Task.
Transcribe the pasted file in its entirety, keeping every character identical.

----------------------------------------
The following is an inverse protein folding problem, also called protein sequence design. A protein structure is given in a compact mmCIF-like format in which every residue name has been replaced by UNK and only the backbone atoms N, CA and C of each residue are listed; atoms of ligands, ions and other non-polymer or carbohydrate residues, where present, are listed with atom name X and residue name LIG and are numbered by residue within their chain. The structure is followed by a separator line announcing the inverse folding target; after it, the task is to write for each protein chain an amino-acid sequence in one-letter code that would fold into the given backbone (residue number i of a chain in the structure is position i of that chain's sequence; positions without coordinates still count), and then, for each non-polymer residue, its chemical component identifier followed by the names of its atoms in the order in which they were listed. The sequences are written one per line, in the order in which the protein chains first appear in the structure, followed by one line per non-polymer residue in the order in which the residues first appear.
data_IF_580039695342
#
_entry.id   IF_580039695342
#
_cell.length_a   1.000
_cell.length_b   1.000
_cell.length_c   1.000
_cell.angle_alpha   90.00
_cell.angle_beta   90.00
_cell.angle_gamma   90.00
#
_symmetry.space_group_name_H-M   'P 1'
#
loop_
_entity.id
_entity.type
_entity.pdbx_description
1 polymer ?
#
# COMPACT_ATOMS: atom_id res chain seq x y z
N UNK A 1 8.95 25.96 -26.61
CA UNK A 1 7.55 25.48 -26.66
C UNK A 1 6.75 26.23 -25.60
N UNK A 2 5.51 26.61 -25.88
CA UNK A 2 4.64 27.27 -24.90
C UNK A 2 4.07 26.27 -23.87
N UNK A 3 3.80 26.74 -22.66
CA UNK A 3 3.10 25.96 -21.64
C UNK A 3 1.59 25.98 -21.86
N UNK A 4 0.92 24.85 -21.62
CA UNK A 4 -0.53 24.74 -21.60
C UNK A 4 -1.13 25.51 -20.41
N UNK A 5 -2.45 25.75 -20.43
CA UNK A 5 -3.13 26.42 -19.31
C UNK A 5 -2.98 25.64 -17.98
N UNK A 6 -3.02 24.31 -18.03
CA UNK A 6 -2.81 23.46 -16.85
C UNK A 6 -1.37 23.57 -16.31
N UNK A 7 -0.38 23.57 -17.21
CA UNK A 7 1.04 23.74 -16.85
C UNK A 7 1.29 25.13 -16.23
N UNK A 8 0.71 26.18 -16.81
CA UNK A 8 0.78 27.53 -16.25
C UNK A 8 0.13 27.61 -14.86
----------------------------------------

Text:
The following is an inverse protein folding problem, also called protein sequence design. A protein structure is given in a compact mmCIF-like format in which every residue name has been replaced by UNK and only the backbone atoms N, CA and C of each residue are listed; atoms of ligands, ions and other non-polymer or carbohydrate residues, where present, are listed with atom name X and residue name LIG and are numbered by residue within their chain. The structure is followed by a separator line announcing the inverse folding target; after it, the task is to write for each protein chain an amino-acid sequence in one-letter code that would fold into the given backbone (residue number i of a chain in the structure is position i of that chain's sequence; positions without coordinates still count), and then, for each non-polymer residue, its chemical component identifier followed by the names of its atoms in the order in which they were listed. The sequences are written one per line, in the order in which the protein chains first appear in the structure, followed by one line per non-polymer residue in the order in which the residues first appear.
data_IF_580039695342
#
_entry.id   IF_580039695342
#
_cell.length_a   1.000
_cell.length_b   1.000
_cell.length_c   1.000
_cell.angle_alpha   90.00
_cell.angle_beta   90.00
_cell.angle_gamma   90.00
#
_symmetry.space_group_name_H-M   'P 1'
#
loop_
_entity.id
_entity.type
_entity.pdbx_description
1 polymer ?
#
# COMPACT_ATOMS: atom_id res chain seq x y z
N UNK A 1 8.95 25.96 -26.61
CA UNK A 1 7.55 25.48 -26.66
C UNK A 1 6.75 26.23 -25.60
N UNK A 2 5.51 26.61 -25.88
CA UNK A 2 4.64 27.27 -24.90
C UNK A 2 4.07 26.27 -23.87
N UNK A 3 3.80 26.74 -22.66
CA UNK A 3 3.10 25.96 -21.64
C UNK A 3 1.59 25.98 -21.86
N UNK A 4 0.92 24.85 -21.62
CA UNK A 4 -0.53 24.74 -21.60
C UNK A 4 -1.13 25.51 -20.41
N UNK A 5 -2.45 25.75 -20.43
CA UNK A 5 -3.13 26.42 -19.31
C UNK A 5 -2.98 25.64 -17.98
N UNK A 6 -3.02 24.31 -18.03
CA UNK A 6 -2.81 23.46 -16.85
C UNK A 6 -1.37 23.57 -16.31
N UNK A 7 -0.38 23.57 -17.21
CA UNK A 7 1.04 23.74 -16.85
C UNK A 7 1.29 25.13 -16.23
N UNK A 8 0.71 26.18 -16.81
CA UNK A 8 0.78 27.53 -16.25
C UNK A 8 0.13 27.61 -14.86